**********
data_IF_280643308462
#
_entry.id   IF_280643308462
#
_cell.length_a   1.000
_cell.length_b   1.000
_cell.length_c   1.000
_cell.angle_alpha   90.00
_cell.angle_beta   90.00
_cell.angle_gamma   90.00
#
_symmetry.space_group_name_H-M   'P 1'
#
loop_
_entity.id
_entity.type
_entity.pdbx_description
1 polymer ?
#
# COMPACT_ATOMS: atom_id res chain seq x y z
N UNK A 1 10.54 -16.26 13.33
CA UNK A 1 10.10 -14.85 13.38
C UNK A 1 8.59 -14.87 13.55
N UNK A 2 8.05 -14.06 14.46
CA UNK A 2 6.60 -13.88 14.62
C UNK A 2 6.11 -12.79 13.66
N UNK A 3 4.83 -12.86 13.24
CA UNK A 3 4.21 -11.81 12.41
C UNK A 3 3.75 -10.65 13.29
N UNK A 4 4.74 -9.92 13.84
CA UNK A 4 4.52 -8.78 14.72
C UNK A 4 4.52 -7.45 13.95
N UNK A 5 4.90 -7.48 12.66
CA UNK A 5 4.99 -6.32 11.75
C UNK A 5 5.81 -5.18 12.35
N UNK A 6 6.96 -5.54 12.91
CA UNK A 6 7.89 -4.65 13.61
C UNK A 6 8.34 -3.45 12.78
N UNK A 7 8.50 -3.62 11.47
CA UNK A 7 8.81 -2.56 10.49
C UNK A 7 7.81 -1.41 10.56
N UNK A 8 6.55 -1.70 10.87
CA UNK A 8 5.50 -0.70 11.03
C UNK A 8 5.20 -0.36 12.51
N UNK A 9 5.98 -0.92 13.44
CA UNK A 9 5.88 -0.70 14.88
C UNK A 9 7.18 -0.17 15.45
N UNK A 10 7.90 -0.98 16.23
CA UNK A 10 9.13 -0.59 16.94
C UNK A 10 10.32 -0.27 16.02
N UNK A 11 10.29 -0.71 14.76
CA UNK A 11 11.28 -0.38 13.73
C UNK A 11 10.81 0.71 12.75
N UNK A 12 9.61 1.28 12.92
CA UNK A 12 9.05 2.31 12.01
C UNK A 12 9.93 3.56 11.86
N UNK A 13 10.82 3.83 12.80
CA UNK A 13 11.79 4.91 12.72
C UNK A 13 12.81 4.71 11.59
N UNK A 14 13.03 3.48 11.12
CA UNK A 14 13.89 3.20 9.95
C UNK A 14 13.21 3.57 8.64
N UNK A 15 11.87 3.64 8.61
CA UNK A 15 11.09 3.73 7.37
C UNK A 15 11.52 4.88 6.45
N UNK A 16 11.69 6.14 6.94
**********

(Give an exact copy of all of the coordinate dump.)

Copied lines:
data_IF_280643308462
#
_entry.id   IF_280643308462
#
_cell.length_a   1.000
_cell.length_b   1.000
_cell.length_c   1.000
_cell.angle_alpha   90.00
_cell.angle_beta   90.00
_cell.angle_gamma   90.00
#
_symmetry.space_group_name_H-M   'P 1'
#
loop_
_entity.id
_entity.type
_entity.pdbx_description
1 polymer ?
#
# COMPACT_ATOMS: atom_id res chain seq x y z
N UNK A 1 10.54 -16.26 13.33
CA UNK A 1 10.10 -14.85 13.38
C UNK A 1 8.59 -14.87 13.55
N UNK A 2 8.05 -14.06 14.46
CA UNK A 2 6.60 -13.88 14.62
C UNK A 2 6.11 -12.79 13.66
N UNK A 3 4.83 -12.86 13.24
CA UNK A 3 4.21 -11.81 12.41
C UNK A 3 3.75 -10.65 13.29
N UNK A 4 4.74 -9.92 13.84
CA UNK A 4 4.52 -8.78 14.72
C UNK A 4 4.52 -7.45 13.95
N UNK A 5 4.90 -7.48 12.66
CA UNK A 5 4.99 -6.32 11.75
C UNK A 5 5.81 -5.18 12.35
N UNK A 6 6.96 -5.54 12.91
CA UNK A 6 7.89 -4.65 13.61
C UNK A 6 8.34 -3.45 12.78
N UNK A 7 8.50 -3.62 11.47
CA UNK A 7 8.81 -2.56 10.49
C UNK A 7 7.81 -1.41 10.56
N UNK A 8 6.55 -1.70 10.87
CA UNK A 8 5.50 -0.70 11.03
C UNK A 8 5.20 -0.36 12.51
N UNK A 9 5.98 -0.92 13.44
CA UNK A 9 5.88 -0.70 14.88
C UNK A 9 7.18 -0.17 15.45
N UNK A 10 7.90 -0.98 16.23
CA UNK A 10 9.13 -0.59 16.94
C UNK A 10 10.32 -0.27 16.02
N UNK A 11 10.29 -0.71 14.76
CA UNK A 11 11.28 -0.38 13.73
C UNK A 11 10.81 0.71 12.75
N UNK A 12 9.61 1.28 12.92
CA UNK A 12 9.05 2.31 12.01
C UNK A 12 9.93 3.56 11.86
N UNK A 13 10.82 3.83 12.80
CA UNK A 13 11.79 4.91 12.72
C UNK A 13 12.81 4.71 11.59
N UNK A 14 13.03 3.48 11.12
CA UNK A 14 13.89 3.20 9.95
C UNK A 14 13.21 3.57 8.64
N UNK A 15 11.87 3.64 8.61
CA UNK A 15 11.09 3.73 7.37
C UNK A 15 11.52 4.88 6.45
N UNK A 16 11.69 6.14 6.94